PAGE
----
Lift the lid on the treasure box that is the Baltic Sea and discover Northern Europe’s most precious gems.
The Baltic Sea crashes against the coastlines of Northern Europe, a region best explored from the water. Port-rich itineraries take you to some of the world’s most cultural capitals, from medieval Tallinn, to cosy Copenhagen, vivacious Berlin and cutting-edge Helsinki. The land of the Vikings and the Tsars holds history and mystery in spades.
Dramatic, flamboyant, opulent; it’s hard to believe that St Petersburg was once little more than swampland. Built by Peter the Great in 1703, the city served as Russia’s imperial showcase capital until the Russian Revolution and remains the country’s cultural capital today.
Strolling through St Petersburg sends you down the rabbit hole and back to the time of the Tsars. From the extravagant onion-domed exterior of the Church of the Saviour on the Spilled Blood, to the mint green, white and gold façade of the Hermitage and the antique gold walls that have witnessed a lifetime of performances in the Mariinsky Theatre; the city is a work of art in itself. For full effect, revel in the regalia of a changing of the guard ceremony in the grounds of the grand Palace Square, before casting your eye across some of the three million or more treasures contained within the neoclassical walls of the sprawling Hermitage Museum complex.
St Petersburg’s Romanov residences and imperial palaces reflect in the still Neva River, but venture a little deeper into the streets beneath the bejewelled skyline and you’ll discover a self-assured city that has two feet firmly in the present. St Petersburg holds its own against Moscow, its city-dwellers as chic and its social scene as sophisticated. The ‘white nights’ of midsummer bathe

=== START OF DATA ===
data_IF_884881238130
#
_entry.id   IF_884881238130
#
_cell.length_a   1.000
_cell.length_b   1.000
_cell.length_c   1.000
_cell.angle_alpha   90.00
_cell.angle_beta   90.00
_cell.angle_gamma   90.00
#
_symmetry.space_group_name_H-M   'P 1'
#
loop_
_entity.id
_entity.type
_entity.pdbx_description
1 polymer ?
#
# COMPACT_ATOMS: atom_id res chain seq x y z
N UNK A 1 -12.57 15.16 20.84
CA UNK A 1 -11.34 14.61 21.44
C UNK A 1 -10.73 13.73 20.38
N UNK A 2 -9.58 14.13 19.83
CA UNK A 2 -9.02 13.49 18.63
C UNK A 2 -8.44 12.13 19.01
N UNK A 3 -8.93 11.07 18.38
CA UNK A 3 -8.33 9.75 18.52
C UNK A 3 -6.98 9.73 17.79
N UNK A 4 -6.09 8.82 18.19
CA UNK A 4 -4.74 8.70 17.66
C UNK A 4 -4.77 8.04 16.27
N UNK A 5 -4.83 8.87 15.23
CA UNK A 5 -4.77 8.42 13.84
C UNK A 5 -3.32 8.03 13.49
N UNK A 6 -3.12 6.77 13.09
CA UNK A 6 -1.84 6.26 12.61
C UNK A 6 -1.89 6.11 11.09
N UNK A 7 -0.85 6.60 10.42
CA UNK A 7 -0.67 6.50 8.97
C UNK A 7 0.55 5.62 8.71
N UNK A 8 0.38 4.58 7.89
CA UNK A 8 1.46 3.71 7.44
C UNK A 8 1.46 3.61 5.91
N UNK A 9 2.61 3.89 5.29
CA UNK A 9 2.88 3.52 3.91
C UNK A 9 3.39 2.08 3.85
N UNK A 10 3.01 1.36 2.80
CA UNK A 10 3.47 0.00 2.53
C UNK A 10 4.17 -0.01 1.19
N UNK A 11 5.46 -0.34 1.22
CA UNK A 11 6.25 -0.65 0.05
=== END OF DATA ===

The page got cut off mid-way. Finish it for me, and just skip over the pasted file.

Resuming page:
St Petersburg in a glorious glow, dusk’s moody skies stretching into the early hours of the morning as the sun fails to set fully between mid-June and July. Locals raise a raucous toast to the start of summer, casting off their clothes to sunbathe at the Peter and Paul Fortress Beach during the day, before spending evenings at the Mariinsky Theatre, catching operas, theatrics and the world-famous Russian ballet, ending with a nightcap at tables outside bars that stay open late into the night.
Despite its popularity, St Petersburg remains one of the most difficult destinations in the world to visit independently, due to Russia’s stringent visa restrictions. Travellers on an organised excursion are covered within a ship group visa held by the cruise operator, making a cruise the simplest way to see the city by far.
Aside from the multi-coloured merchant houses of nautical Nyhavn and the smaller-than-expected Little Mermaid statue, Copenhagen is most famous for being the coolest Nordic capital and the happiest city in the world.